The first wolf-snarl, when Will is bitten out on the snowy mountain road in the wilds of Vermont, and then the bedside alarm in the Randall apartment both had me leaping out of my skin, they were so loud, clear and well-projected. Further screams, snarls and gunshots also have a keen intensity that brings the track to life. But this is not, strictly speaking, a vivid and all-encompassing soundtrack that makes you celebrate Nichols' film gaining a lossless new lease of life. Yet, what it does, it does with more panache and presence than ever before on home video.
I would have liked a little bit more positioning around the soundscape of the voices that Will hears when enjoying his new-found proficiency with his sharper lupine hearing. Whilst there is definitely more definition and separation in them than ever before, the effect is still presented mainly across the front. However, there is some enhanced ambience with regards to the natural sounds of the forest, the city and the zoo. This tends to be more along the lines of stretched tonal echoes rather than actual effects taking place, but the added presence of carried detail does provide more atmosphere and there were a couple of occasions when I actually did glance over my shoulder - which is pretty decent for a track that was never designed to show-boat surround sound in the first place.
Bass levels aren't tremendous. We get some impacts now and again, but the track isn't one for sub-demonstration. But I liked this audio presentation and found it had more detail, aggression and atmosphere than I'd experienced before. Which was fine by me.
Sony's disc carries nothing more than a few trailers and BD-Live capability. Though, to be fair, there was never any other extras complementing this title on SD, anyway.
However, this was an opportunity for Nichols to have come clean about his intentions for the movie in a commentary, at least.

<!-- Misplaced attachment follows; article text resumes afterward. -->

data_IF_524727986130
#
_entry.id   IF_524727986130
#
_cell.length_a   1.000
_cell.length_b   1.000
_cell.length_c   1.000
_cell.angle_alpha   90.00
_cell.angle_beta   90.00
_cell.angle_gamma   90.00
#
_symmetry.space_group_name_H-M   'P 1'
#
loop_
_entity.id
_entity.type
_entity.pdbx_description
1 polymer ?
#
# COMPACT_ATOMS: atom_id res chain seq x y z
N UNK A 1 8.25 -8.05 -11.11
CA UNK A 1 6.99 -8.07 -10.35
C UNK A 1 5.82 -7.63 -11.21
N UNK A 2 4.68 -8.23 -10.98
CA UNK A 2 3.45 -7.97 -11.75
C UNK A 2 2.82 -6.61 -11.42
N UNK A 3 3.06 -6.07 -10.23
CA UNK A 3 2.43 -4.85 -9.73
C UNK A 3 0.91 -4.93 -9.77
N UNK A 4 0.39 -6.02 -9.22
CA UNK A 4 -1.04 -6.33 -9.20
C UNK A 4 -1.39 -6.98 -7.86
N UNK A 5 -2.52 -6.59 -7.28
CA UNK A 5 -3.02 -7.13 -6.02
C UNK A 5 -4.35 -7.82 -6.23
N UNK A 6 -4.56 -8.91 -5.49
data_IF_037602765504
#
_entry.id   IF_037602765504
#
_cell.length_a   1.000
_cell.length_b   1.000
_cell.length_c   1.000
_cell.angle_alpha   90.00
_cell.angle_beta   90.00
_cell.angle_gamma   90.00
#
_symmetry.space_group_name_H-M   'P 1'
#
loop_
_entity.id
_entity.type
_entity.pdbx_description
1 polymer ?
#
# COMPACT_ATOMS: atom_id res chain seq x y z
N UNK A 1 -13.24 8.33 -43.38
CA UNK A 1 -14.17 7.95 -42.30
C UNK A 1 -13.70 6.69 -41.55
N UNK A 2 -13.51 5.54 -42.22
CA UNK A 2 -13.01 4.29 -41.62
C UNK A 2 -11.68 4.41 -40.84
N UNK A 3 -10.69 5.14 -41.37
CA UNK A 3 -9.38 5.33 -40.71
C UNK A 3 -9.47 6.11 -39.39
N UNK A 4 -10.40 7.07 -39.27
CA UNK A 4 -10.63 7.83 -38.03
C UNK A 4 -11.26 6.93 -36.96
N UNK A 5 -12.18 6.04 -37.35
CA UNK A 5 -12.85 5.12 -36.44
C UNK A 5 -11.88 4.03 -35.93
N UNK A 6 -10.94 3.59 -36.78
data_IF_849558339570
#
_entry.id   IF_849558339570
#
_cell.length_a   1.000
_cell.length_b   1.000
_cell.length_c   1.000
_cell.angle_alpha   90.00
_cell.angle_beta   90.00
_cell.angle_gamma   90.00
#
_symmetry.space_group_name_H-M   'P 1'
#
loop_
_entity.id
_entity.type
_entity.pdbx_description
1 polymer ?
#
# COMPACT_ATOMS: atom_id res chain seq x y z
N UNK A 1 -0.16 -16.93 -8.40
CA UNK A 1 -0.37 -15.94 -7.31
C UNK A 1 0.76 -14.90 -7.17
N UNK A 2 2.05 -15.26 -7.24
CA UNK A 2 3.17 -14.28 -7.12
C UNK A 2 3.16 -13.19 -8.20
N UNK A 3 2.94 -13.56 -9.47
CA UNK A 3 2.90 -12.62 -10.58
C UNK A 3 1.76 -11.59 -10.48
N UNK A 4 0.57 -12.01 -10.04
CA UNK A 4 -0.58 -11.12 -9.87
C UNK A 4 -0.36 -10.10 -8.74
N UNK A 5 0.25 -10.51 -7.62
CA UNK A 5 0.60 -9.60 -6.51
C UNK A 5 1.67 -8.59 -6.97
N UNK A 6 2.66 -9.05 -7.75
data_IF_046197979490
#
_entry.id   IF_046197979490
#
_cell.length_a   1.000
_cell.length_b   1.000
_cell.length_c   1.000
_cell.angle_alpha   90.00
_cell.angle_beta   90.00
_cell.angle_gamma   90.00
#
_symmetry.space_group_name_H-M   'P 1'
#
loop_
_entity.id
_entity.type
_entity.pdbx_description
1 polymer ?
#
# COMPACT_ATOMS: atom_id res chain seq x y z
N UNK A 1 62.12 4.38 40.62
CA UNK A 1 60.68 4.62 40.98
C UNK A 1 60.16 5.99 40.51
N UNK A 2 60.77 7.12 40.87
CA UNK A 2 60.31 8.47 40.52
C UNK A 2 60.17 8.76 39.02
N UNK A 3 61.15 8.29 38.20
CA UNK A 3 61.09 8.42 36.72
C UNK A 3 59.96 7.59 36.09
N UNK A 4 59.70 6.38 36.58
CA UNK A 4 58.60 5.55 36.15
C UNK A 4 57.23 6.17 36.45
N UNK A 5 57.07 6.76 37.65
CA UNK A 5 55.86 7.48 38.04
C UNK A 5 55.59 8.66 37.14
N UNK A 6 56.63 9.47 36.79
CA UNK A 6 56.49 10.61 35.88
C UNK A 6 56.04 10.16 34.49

Personally, I quite like this film. It doesn't follow any conventional path. We have no typical moonlit prowlings and murders, and the story works best as a satire on voracious business acumen as opposed to the more sensational and supernatural elements. Sadly, where it fails abysmally is in the spring-heeled action that the beast-men suddenly seem capable of and the inevitable dust-up, no matter how fierce the mutual scratching becomes, is a definite disappointment, despite some admittedly terrific snarls and contorted expressions of bestial rage.
Nicholson and Spader are certainly chewing substantial bites out of their roles, and there is able support from Plummer and Nelligan. But Pfeiffer's character is a daft and clichéd addition, and the rest of the cast all suffer from woeful dialogue and insipid motivation, leaving the film feeling uniquely broad with big character moments that are then undermined by ham-fisted hangers-on and low-rent bit-parters.
Sony and Columbia put out a transfer that is definitely ahead of its SD predecessor and, although nothing to write home about, still looks pretty darn decent for an unloved and mostly forgotten-about film from 1994. Without any extras, this particular Wolf is sadly left forlorn and adrift outside of its den, which is an undeniable shame considering that the makers could have shed some light on its troubled rearing, and subsequent theatrical drubbing. Surely something could have been found.
As a werewolf yarn, Wolf is a concerted disappointment that appears to have been made by people who erroneously assume audiences have just as little knowledge of the format as they evidently do. But, alongside this, there is a delightful air of nostalgia about the makeup and the veritable restraint that the film exhibits.
Wolf, therefore, is recommended for fang 'n' fur fans who are seeking either lycanthropic completion or just fancy a slice of Wolf Man Jack at his most idiosyncratic and hirsute. A troubled mainstream attempt at a genre movie, then, but still an amusingly enjoyable one that manages to provide some laughs, some snarls and the sight of Jack Nicholson piddling on a rival's feet.